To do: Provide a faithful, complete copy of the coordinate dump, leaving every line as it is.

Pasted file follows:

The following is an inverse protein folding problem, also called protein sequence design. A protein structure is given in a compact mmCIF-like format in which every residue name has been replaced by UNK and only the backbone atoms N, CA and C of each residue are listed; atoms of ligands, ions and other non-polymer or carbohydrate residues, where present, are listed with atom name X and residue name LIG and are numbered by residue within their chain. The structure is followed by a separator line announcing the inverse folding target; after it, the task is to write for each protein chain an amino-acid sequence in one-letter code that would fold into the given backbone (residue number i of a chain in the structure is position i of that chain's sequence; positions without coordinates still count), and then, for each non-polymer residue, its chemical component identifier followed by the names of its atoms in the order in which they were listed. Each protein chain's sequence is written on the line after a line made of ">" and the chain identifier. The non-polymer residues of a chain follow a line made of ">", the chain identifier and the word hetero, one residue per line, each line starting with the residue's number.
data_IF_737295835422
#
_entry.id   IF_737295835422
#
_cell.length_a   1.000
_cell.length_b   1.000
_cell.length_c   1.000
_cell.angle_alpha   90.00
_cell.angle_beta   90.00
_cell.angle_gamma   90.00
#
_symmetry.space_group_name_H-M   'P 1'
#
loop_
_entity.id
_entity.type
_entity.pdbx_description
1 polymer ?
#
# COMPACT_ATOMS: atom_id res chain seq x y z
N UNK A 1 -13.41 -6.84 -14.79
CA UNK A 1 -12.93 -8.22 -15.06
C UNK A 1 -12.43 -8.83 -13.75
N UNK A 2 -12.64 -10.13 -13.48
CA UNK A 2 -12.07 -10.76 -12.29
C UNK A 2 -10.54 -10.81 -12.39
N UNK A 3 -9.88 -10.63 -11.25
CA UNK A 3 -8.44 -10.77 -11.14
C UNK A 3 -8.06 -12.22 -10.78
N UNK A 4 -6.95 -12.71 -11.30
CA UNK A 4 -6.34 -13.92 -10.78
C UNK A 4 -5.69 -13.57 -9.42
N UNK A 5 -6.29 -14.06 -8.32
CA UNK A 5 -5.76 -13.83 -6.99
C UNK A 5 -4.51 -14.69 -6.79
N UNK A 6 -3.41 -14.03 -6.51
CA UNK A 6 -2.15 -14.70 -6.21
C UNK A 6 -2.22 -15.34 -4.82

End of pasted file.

The following is an inverse protein folding problem, also called protein sequence design. A protein structure is given in a compact mmCIF-like format in which every residue name has been replaced by UNK and only the backbone atoms N, CA and C of each residue are listed; atoms of ligands, ions and other non-polymer or carbohydrate residues, where present, are listed with atom name X and residue name LIG and are numbered by residue within their chain. The structure is followed by a separator line announcing the inverse folding target; after it, the task is to write for each protein chain an amino-acid sequence in one-letter code that would fold into the given backbone (residue number i of a chain in the structure is position i of that chain's sequence; positions without coordinates still count), and then, for each non-polymer residue, its chemical component identifier followed by the names of its atoms in the order in which they were listed. Each protein chain's sequence is written on the line after a line made of ">" and the chain identifier. The non-polymer residues of a chain follow a line made of ">", the chain identifier and the word hetero, one residue per line, each line starting with the residue's number.
data_IF_737295835422
#
_entry.id   IF_737295835422
#
_cell.length_a   1.000
_cell.length_b   1.000
_cell.length_c   1.000
_cell.angle_alpha   90.00
_cell.angle_beta   90.00
_cell.angle_gamma   90.00
#
_symmetry.space_group_name_H-M   'P 1'
#
loop_
_entity.id
_entity.type
_entity.pdbx_description
1 polymer ?
#
# COMPACT_ATOMS: atom_id res chain seq x y z
N UNK A 1 -13.41 -6.84 -14.79
CA UNK A 1 -12.93 -8.22 -15.06
C UNK A 1 -12.43 -8.83 -13.75
N UNK A 2 -12.64 -10.13 -13.48
CA UNK A 2 -12.07 -10.76 -12.29
C UNK A 2 -10.54 -10.81 -12.39
N UNK A 3 -9.88 -10.63 -11.25
CA UNK A 3 -8.44 -10.77 -11.14
C UNK A 3 -8.06 -12.22 -10.78
N UNK A 4 -6.95 -12.71 -11.30
CA UNK A 4 -6.34 -13.92 -10.78
C UNK A 4 -5.69 -13.57 -9.42
N UNK A 5 -6.29 -14.06 -8.32
CA UNK A 5 -5.76 -13.83 -6.99
C UNK A 5 -4.51 -14.69 -6.79
N UNK A 6 -3.41 -14.03 -6.51
CA UNK A 6 -2.15 -14.70 -6.21
C UNK A 6 -2.22 -15.34 -4.82